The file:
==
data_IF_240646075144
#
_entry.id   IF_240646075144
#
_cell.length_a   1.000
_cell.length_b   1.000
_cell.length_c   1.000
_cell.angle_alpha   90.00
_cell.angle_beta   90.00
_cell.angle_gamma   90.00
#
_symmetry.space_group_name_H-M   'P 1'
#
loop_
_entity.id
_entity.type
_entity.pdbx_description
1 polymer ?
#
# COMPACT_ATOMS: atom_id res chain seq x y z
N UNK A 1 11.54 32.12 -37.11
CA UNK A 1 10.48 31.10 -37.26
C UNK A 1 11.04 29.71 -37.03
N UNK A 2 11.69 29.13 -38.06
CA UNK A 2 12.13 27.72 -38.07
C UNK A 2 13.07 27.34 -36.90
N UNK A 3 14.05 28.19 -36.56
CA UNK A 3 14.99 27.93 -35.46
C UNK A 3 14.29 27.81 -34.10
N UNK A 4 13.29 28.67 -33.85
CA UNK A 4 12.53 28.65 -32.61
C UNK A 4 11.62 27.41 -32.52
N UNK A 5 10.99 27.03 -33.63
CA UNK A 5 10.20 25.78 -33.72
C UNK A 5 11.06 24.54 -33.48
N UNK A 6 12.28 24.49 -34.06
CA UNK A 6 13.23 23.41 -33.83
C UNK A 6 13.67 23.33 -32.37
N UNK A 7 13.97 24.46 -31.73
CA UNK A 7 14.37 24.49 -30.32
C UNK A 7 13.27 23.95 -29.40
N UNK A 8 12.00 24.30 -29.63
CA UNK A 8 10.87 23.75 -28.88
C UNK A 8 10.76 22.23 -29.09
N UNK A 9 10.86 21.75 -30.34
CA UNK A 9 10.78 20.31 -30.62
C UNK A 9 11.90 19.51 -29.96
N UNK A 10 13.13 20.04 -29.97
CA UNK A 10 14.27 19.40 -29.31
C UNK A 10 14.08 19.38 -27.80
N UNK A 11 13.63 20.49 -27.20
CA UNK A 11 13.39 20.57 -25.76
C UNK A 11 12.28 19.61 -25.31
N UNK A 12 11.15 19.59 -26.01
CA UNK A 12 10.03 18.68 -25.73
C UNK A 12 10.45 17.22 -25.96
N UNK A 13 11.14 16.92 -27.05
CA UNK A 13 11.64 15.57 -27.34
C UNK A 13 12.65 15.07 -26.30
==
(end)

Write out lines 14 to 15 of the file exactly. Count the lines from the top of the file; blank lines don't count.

loop_
_entity.id